Statistically, about 90% of humans are right-handed and 10% are left-handed. Very few people are naturally ambidextrous, i.e., adept at using both hands. Last year, I was not able to use my right hand for a few weeks and discovered just how difficult it can be to use your non-dominant hand. Simple everyday tasks like brushing my teeth and cutting up vegetables became almost an exercise in futility. They could be done, but not easily.
So when I read recently that studies suggest dogs and cats also have a “dominant paw” (or paw preference) for certain tasks, I was intrigued. The research indicated that the left paw/right paw division is more evenly distributed than with humans – a dog’s paw preference was split fifty-fifty while cats were 50% right-pawed, 40% left-pawed and 10% ambidextrous.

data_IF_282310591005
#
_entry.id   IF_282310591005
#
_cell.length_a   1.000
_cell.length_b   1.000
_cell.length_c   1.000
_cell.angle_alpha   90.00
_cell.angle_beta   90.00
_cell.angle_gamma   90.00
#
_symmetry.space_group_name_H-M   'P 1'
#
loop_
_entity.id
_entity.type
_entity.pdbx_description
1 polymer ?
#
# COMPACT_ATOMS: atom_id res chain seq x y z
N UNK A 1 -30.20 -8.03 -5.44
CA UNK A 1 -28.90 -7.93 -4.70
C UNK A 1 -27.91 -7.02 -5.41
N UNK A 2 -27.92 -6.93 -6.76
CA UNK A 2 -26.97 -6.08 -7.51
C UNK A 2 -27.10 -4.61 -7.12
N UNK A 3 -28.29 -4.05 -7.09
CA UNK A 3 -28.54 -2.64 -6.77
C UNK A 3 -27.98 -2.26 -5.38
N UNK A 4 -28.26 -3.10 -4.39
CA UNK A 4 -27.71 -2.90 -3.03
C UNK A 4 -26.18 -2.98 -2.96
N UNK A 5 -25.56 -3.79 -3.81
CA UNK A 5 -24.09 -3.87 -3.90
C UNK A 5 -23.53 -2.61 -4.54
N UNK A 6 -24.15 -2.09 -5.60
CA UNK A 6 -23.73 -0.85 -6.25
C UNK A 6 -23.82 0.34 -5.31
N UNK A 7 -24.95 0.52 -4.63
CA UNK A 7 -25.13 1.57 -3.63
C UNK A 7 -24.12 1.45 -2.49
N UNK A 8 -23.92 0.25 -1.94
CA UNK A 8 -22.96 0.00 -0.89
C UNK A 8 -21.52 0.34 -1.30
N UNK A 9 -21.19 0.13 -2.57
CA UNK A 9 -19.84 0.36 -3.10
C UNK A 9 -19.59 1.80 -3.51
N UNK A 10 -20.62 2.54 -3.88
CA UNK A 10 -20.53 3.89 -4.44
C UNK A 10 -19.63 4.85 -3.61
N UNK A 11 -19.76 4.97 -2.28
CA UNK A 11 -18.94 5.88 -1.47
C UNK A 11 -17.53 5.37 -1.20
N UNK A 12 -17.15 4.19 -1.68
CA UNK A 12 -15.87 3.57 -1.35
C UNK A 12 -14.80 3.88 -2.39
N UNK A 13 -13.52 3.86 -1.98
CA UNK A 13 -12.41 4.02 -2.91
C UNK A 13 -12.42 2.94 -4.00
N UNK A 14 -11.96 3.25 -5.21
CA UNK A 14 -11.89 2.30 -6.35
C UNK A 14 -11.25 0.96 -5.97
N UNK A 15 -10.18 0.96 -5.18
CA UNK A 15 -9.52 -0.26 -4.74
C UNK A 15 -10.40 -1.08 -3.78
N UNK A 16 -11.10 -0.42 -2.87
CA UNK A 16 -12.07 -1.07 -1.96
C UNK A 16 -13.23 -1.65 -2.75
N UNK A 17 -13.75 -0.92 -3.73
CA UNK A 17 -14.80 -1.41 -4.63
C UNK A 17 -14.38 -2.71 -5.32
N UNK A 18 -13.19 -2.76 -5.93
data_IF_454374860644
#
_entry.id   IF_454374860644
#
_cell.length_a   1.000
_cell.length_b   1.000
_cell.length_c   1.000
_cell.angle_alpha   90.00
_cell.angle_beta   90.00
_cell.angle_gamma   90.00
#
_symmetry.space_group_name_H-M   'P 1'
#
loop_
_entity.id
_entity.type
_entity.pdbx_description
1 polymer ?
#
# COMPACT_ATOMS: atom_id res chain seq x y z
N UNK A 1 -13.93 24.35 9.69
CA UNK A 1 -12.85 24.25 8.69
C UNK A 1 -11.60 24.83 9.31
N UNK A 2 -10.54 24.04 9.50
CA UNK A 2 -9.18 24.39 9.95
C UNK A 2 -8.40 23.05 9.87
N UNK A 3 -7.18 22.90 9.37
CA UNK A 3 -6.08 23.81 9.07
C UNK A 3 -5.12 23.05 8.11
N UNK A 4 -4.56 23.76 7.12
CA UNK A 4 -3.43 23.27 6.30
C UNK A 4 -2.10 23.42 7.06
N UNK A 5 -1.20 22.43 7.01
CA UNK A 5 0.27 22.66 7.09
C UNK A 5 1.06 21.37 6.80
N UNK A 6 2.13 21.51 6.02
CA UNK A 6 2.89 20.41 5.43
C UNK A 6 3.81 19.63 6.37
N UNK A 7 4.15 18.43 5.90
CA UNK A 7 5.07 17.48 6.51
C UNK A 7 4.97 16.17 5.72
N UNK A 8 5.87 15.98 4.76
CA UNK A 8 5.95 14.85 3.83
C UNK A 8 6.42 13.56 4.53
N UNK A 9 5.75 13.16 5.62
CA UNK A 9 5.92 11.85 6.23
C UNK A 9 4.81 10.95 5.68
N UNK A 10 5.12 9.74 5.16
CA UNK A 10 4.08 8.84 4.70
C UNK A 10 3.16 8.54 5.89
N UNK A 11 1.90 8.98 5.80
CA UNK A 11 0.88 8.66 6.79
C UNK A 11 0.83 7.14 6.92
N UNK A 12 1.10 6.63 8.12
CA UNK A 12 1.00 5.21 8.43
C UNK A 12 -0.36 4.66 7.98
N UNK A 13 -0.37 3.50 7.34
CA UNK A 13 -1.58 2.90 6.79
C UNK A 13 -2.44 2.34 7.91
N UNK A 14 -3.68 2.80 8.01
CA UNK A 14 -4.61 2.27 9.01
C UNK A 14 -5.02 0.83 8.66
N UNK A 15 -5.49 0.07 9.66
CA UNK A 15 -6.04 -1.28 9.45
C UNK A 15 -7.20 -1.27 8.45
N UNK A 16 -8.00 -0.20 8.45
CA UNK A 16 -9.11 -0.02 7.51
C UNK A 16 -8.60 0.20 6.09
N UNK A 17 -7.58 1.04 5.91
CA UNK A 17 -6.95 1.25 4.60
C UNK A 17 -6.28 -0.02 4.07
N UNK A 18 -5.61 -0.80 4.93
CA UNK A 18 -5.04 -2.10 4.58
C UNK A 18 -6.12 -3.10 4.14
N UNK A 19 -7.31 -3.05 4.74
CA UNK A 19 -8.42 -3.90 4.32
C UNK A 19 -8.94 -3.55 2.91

Moreover, there’s even a DIY test developed by Dr. Stefanie Schwartz of the Veterinary Neurology Center in California, which you can do yourself to determine if your pet is right or left pawed! The catch is that you have to repeat the test 100 times. For me personally, this means that although I am curious about the paw preferences of my three cats, I’ve not taken the time to test any of them. Maybe someday when I don’t have to do things like work, eat and sleep, I will. Oh, and I’d also need to have a great deal more patience, which I’d surely need to test three willful felines who typically won’t do anything I ask them to. However, if you really want to figure out the paw preference of your own dog or cat, read on.